MotherJones JF93: Shredded Justice

Did twelve years of criminal misconduct at the Justice Department culminate in the destruction of incriminating documents?

In a letter written just days before the presidential election last fall, with George Bush trailing in the polls, House Banking Committee Chairman Henry Gonzalez (D-TX) accused the U.S. Department of Agriculture of spending an entire weekend shredding documents that described the administration's role in obtaining $5.5 billion in U.S.-taxpayer-guaranteed agricultural loans for Iraq from the Banca Nazionale del Lavoro (BNL). Gonzalez demanded that all shredding equipment be removed from the department immediately. It wasn't.

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"Gonzalez was seriously concerned. We felt that unless we said something pretty soon, the confetti falling on Clinton during his ride down Pennsylvania Avenue will be shredded documents from the Reagan- Bush administrations," said a congressional staff member.

Anatomy of a Shredding

Those fears proved prescient in places other than the USDA. Beginning the day after the election, according to Justice Department sources, wholesale shredding began to take place on the DOJ's sixth floor, where the key administrative offices are located. One of those witnessing the shredding was Rita Machakos, a paralegal in Justice's employment office, which is near the sixth- floor shredder. According to Machakos, a secretary whom another source identified as likely to be Tissia A. Caldwell of the Justice Management Division spent all day Wednesday, November 4, and part of Thursday, November 5, shredding documents.

By midday Thursday, a large, industrial-sized plastic bag filled with the shredded remains of innumerable documents was seen outside the room where the shredder is located, which is near the much-used DOJ Recreation Association, a commissary for employees. "Anyone could have heard that shredder," Machakos said. "It really makes a racket." She was shocked by the volume of material being destroyed."It would take half a year to get that stuff back together."

According to another source, the sixth-floor shredder in question is a Conveyor 400. It is a fast and efficient machine with cross-cut blades, and was developed specifically for destroying top-secret documents. Paper comes out "almost in powdered form, about 3/4-inch long by 1/32-inch wide." The source also stated that the shredder is located on a limited-access corridor and that it can be operated only by a directive from Director of Security Jerry Rubino (whose office is nearby) or a senior member of his staff.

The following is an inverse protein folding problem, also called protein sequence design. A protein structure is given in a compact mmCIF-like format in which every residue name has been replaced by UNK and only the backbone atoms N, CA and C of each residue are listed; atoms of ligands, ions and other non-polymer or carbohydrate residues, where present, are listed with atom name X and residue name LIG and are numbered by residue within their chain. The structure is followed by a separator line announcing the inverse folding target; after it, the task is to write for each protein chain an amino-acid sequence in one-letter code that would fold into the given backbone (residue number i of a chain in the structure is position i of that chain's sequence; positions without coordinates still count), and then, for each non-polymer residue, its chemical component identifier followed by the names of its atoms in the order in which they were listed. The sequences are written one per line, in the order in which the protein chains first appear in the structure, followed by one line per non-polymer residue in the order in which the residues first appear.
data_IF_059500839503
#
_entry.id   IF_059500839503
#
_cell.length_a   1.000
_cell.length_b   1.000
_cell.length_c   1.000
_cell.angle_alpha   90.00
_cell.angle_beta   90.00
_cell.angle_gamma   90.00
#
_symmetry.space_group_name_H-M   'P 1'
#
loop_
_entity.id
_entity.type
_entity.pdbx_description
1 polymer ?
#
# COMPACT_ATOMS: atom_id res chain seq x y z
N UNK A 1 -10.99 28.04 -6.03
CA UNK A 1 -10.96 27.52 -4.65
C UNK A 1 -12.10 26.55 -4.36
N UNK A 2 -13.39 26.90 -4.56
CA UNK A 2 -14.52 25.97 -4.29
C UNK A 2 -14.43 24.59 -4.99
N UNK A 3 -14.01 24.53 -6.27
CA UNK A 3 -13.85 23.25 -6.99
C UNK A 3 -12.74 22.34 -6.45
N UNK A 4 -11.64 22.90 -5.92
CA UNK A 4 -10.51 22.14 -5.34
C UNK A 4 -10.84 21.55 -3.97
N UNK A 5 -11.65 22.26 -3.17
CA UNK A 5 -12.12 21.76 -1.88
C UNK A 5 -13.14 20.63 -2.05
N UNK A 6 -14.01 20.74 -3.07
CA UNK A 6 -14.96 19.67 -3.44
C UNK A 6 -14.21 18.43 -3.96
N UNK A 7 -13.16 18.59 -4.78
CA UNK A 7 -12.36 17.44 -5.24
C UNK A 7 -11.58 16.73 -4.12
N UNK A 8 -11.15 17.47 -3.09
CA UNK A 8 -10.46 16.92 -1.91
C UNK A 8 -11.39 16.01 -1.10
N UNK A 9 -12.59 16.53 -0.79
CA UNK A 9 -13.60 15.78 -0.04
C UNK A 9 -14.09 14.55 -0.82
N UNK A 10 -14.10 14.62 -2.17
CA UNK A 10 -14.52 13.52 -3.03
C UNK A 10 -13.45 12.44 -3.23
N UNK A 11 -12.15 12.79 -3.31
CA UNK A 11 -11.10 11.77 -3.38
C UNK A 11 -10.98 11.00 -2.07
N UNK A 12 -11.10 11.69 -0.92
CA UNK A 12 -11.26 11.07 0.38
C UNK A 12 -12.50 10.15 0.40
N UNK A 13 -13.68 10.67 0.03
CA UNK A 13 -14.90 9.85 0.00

(Reached by telephone and asked by Mother Jones about the shredding, Caldwell simply laughed and put the call on hold. A moment later Rubino came on the line. Asked what documents Caldwell was shredding, Rubino replied, "What kind of question is that?" Asked about specific details of the incident, he replied, "What do you mean?" Asked whether he would confirm or deny the report, Rubino stated, " I don't understand the question." Half an hour later, a caller identifying himself as Dean St. Dennis from the department's public-affairs office called Mother Jones, offering to answer any questions. He asked, "What kind of documents do you think were being shredded?" We replied that we didn't know and that was why we were asking the question. St. Dennis later called back to say, "Anything done was purely routine." He then stated categorically, "No BNL documents are being shredded by Rubino or his staff." In none of the conversations had Mother Jones mentioned BNL.)

A senior career DOJ official confirmed the "wholesale destruction" of documents in another division of the Justice Department as well. "It started immediately after the election and is more extensive than anything in anyone's memory," he told us. "There are a lot of records to purge. Here you have twelve years - Inslaw, BCCI, BNL, etc., and the stonewalling of Meese and Thornburgh and Barr. There's been no time since Roosevelt that you have had this long a period of continuity. Never in this century has there been such a record of malfeasance."

"There is no record left of the files or what they contained,"he added. "The notion of being a historian and going back into these files just disappeared."